The answers lay in their data.
For DigitalOcean, seeing someone creating a
"Test scaling droplet" or something similar was an indicator they might be exploring higher value products, particularly if paired with high existing CPU usage, and they were from a company with a large development team. The outreach here could then be specific to how DigitalOcean could scale their infrastructure.
Data gave the context to enable conversational sales.
Once you have all this rich, contextual data, your outreach is really only as good as your content. It’s not okay just to say, ‘We noticed X, let’s have a call.
Emmanuelle SkalaPrev-VP Sales at Digital Ocean
The same enrichment, engagement, and predictive data that you can use for defining your ideal customer profile and qualifying leads can also be used for conversation starters.
- Do they look like they’re exploring a subject, topic, or something they want to learn more about? (e.g. page views, features viewed but not used, campaigns from UTM parameters)
- What are they getting stuck on? (e.g. Abandoned search, abandoned flows)
- Limitations or next steps should they take (e.g. Product trial/plan limits)
- What are other users or companies like them doing that might be of interest?
But there are also individual signals that might indicate how you talk to someone. We’ve spotted some teams triage sets of data like job seniority from Clearbit with social data (like topical interest) from Mention and psychographics (like predicted DISC profiles) from Crystal build data-driven personas. Sales reps have cues in their CRM and templating in their messaging for different persona types.
Critically, the sales rep shouldn’t have to go searching for all this context. The data should come to the tool the rep is using. Just as with lead qualification, you don’t want to leave the reps guessing what to say first (or say next). Don't have reps hunt for the conversation starters. Sync the clues and cues to where they work proactively.
Voila! Now you can enable your sales reps to speak to potential buyers in their context.
Tactical Takeaway #4: Trigger sales activity in real-time
With the right leads (WHO to talk to), and conversation starters (WHAT to say), how should sales reps prioritize who to talk to?
The focus is on NOW.
Remember, the way people buy has changed.
- Free trials and low-priced plans mean they’re already using your product
- Website means they can already search for all things
- Social and third party review sites are where the conversations about your brand and product are already happening.
All these signals of engagement with your product and brand are very timely. Depending on the context, the perfect moments to “react” and reach out might be right away (not tomorrow, or next week). The operational challenge is bringing that rich, valuable context (data!) to your sales reps in real-time so they can use it in conversation and deliver that better buying experience.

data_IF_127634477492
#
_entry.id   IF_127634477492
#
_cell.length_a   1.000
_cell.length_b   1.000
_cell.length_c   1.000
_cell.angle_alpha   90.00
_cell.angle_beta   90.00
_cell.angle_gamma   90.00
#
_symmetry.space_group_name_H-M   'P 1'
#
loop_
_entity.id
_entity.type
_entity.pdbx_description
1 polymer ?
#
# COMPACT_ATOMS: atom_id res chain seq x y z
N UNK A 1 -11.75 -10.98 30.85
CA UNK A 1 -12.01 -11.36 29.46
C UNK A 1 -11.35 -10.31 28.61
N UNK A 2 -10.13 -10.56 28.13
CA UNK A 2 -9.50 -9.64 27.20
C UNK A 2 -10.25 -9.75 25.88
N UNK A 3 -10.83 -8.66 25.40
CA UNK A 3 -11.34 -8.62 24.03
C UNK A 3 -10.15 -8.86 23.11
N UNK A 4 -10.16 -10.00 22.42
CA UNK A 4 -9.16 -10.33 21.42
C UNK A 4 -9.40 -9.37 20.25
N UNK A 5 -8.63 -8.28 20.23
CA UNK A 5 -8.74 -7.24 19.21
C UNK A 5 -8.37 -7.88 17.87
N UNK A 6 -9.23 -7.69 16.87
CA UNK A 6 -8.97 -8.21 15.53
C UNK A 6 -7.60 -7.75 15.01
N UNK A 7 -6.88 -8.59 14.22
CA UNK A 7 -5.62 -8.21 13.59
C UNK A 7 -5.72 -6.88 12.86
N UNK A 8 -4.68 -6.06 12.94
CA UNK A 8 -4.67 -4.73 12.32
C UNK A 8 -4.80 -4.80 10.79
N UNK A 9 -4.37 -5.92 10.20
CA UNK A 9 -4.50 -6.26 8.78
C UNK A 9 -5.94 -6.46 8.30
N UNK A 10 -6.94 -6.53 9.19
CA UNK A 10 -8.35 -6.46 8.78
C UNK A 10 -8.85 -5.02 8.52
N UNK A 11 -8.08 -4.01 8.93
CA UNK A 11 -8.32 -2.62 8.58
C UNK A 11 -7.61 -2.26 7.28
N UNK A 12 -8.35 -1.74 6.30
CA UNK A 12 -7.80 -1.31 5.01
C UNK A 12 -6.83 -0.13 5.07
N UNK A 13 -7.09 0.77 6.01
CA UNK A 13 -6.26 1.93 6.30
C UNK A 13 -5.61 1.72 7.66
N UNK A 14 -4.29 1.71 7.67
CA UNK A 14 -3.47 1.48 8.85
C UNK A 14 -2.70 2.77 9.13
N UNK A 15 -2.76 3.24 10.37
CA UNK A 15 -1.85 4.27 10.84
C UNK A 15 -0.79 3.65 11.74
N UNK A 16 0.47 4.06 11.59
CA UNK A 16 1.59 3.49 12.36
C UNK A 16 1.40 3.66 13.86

Appcues, like many SaaS startups, operates a free trial sales model. Outside of the handful of mid-to-large companies, the vast majority of those leads don’t justify a sales rep to dedicate time to them. But the “you miss every shot you don’t take” problem happens by not having a sales reps reachig out.
This is where low-touch sales automation can come in.
Appcues use Hull to aggregate all the streams of activity occurring within their product and website, compute matching segments and attributes, and using those to trigger real-time:
- Internal notifications - email or Slack notifications to assigned sales reps with all the clues, cues, and context on how to take action
- Sales cadences - workflows of drip email, chat, and other channels that send (semi-)automatic templated, personalized messages
Now teams trying out Appcues could get contextual, helpful messages reinforcing the value proposition as they setup flows in the product, hit their trial limits, viewed pricing pages, and more but without the manual overhead of a sales rep being involved.
Low-touch sales conversion rate increased 70%, ASP [average sale price] increased 25%, and ARR [annual recurring revenue] closed in the quarter increased 60% over our 4Q’17 levels. We’re talking hundreds of thousands of dollars converted to ARR.
Computing and acting on sales triggers is not just about creating a better buying experience.
According to a study by MadKudu, radically increasing sales velocity (think of the “dollars per month” output of your sales team) is not easily achieved by radically increasing lead volume, close won rates, or speed of enterprise deals.
Rather, they’re best achieved by closing more small-to-mid “deers” faster. (Here's a summary of the elephants-deers-rabbits framework for classifying deal sizes from Christoph Janz).
The study finds “deer-hunting” SaaS companies often stall sales velocity within their (long, often 30-day) free trial periods.
By using sales triggers to engage leads whilst they’re in the moment, you can create more touchpoints (and more contextual, meaningful touchpoints) with leads, accelerate the sales process, and increase your sales velocity.
Voila! Now you can reach out and react to your buyer’s activity in real-time. (And sales behaves more like marketing.)
Tactical Takeaway #5: Build hyper-segmented mid-funnel nurturing